8 exhibitors 2019 ASM — May 9, 2019 New dental camera engages entire team 5 The new and improved EyeSpecial C-III digital dental camera helps dental practices and laboratories increase patient acceptance and productivity. (Photos/Provided by Shofu Dental) Revolutionizing clinical photography: Pre-programmed shooting modes enable dental camera users to navigate through tasks without extensive photographic skills or experience By Shofu Dental Staff n Dentists who strive to increase the effectiveness of clear aligner ther- apies in their practice seek products that can engage their team members and improve the experience of a patient. Digital photography plays a key role in documenting treatments. With the right camera, team mem- bers can help increase the patient’s understanding of the clear aligner treatment for easy case acceptance. The EyeSpecial C-III camera from Shofu enables staff to take impressive images for case documentation, diag- nosis, treatment planning, and patient communication and education. This digital dental camera has eight pre- programmed shooting modes so that clinicians and their team members can complete their photo series with ease and consistency. For every step of orthodontic pho- tography, the EyeSpecial C-III will automatically set the appropriate f-stop, aperture and focal length to deliver consistent ideal photographs, leaving the camera’s operator to sim- ply select a suitable mode. Incorporat- ing intuitive functions tailored spe- cifically for dentistry, the EyeSpecial C-III is designed to handle all clinical applications regardless of who is tak- ing the photos. Combining the photos with a draw/ edit function, which allows for mak- ing notes directly on images, is a unique attribute for effective treat- ment evaluation or a discussion about 5 The heavy-duty camera’s body is water-, chemical- and scratch- resistant, and it can be swiftly disinfected with a sterilizing towelette. Here in Toronto Find Shofu products in the Au-Shaw Dental Productions booth, No. 1638, and online at www.shofu.com. the progress or challenges associated with the modality. Engineered to provide functionality, the ultralight (weighing ca. 1lb) EyeSpecial C-III complies with infection control proto- cols. The camera’s body is water-, chemical- and scratch-resistant, and it can be disinfected with a steriliz- ing wipe, reducing the possibility of cross-contamination.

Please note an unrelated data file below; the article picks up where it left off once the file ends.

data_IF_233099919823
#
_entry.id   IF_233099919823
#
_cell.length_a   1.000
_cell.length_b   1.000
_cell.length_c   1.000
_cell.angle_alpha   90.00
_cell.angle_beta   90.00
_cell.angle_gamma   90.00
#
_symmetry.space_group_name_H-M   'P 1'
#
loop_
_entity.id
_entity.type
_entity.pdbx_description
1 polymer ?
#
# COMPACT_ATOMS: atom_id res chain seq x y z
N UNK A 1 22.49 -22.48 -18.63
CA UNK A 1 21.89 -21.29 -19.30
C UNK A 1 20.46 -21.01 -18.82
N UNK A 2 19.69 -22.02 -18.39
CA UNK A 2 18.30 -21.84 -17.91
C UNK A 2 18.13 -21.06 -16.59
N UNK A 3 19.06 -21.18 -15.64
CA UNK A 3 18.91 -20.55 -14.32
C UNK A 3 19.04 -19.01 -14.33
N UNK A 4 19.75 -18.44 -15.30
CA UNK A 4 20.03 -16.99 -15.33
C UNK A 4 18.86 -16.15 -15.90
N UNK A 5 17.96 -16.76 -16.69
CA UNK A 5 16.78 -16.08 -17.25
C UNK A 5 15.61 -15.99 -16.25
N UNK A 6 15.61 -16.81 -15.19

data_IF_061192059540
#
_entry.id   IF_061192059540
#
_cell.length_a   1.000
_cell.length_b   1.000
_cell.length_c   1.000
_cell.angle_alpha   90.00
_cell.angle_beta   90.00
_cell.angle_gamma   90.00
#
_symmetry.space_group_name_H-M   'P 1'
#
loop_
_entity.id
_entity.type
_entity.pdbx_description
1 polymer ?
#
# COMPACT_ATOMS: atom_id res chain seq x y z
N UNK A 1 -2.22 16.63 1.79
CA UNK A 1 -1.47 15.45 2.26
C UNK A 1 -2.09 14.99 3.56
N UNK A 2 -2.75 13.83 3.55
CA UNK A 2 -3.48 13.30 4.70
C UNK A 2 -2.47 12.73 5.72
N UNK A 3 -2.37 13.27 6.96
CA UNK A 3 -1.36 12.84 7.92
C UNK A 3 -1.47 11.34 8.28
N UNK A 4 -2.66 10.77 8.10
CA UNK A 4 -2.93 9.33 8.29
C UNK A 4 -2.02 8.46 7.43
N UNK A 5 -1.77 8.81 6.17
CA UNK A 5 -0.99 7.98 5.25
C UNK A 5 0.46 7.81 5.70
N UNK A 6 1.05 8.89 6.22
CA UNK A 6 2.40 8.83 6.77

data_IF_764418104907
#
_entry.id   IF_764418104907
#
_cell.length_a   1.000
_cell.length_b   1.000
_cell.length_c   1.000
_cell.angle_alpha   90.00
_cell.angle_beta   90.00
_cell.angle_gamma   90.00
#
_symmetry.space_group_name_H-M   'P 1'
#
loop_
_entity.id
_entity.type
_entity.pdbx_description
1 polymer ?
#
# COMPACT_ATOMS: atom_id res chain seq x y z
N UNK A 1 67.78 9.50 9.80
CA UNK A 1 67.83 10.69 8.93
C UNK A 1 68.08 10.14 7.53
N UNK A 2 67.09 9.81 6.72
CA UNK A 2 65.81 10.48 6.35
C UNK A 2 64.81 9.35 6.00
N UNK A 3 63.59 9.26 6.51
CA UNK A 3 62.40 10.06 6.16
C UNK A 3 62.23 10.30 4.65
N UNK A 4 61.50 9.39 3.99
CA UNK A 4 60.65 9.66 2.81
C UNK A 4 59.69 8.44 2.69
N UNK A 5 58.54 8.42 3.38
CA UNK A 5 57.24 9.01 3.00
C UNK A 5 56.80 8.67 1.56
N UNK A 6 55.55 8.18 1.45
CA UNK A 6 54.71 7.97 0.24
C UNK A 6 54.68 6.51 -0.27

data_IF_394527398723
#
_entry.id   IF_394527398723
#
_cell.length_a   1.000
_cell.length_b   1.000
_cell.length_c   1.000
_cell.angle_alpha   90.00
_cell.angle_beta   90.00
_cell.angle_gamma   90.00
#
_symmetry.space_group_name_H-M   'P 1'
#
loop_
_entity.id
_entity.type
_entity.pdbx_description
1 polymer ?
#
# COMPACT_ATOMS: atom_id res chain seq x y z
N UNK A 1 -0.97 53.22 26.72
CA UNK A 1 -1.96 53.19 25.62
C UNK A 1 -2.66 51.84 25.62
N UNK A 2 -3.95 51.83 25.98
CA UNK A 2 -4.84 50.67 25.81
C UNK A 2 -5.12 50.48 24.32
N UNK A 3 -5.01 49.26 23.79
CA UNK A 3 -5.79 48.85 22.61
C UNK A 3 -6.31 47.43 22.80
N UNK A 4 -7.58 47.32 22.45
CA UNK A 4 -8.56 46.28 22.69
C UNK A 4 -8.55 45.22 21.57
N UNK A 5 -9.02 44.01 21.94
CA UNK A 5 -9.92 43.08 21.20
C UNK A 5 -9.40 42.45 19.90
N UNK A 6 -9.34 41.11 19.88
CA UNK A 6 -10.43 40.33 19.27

10 exhibitors 2019 ASM — May 9, 2019 A revolutionary paradigm shift in dynamic surgical navigation By George Mandelaris, DDS n A revolution in surgical guidance is afoot. A new dynamic navigation technology called “Trace and Place” (TaP for short), was developed by ClaroNav and will soon become avail- able with its Navident system. I have had the opportunity to try the technol- ogy in a range of cases, and I am very impressed. Here’s a brief description of my experience. Registration is accomplished using any recent CT scan of the jaw by select- ing on-screen and then tracing three of the patient’s teeth or other structures (such as braces or abutments). The pro- cess is done in the chair, immediately before surgery. No stent or guide needs to be prepared, and the entire registra- tion process is typically accomplished in about three minutes. In the rare case something goes wrong during registration and an accuracy check fails to demonstrate the accuracy expected, the registra- tion can be immediately repeated by tracing the same or other structures. Once the jaw is registered with its CT scan, on-screen guidance of the drill position and orientation is provided. The jaw surface is fully exposed, just like with free-hand drilling. Because the jaw often moves during the operation, the system continu- ously tracks the position of the jaw and adjusts the registration to keep the jaw and its on-screen image in accurate alignment. Tracking the upper jaw is accomplished using a special head- tracking frame, which is not affected by movements of the lower jaw or changes in facial expressions. Tracking the lower jaw is accom- plished by connecting a lightweight plastic “jaw tracker” part, marked with optical targets, to a single tooth using a light-cured composite. The motions of the drill are tracked using another plastic part marked with optical targets. Streamlined and simpliﬁed After only a short experience with Trace and Place technology in my practice, I have come to believe that it is a real tipping point for dynamic navigation guidance. It has streamlined and simplified the workflow in both the diagnostic and surgical phases to allow state-of- the-art technology to be an everyday component of my surgical implant practice. I can’t imagine going back! 5 Registration is accomplished using any recent CT scan of the jaw by selecting on- screen and then tracing three of the patient’s teeth or other structures (such as braces or abutments). (Photos/ Provided by ClaroNav) Here in Toronto Learn more about Navident 2.0 “Trace and Place” dynamic navigation tech- nology in the ClaroNav booth (No. 1946).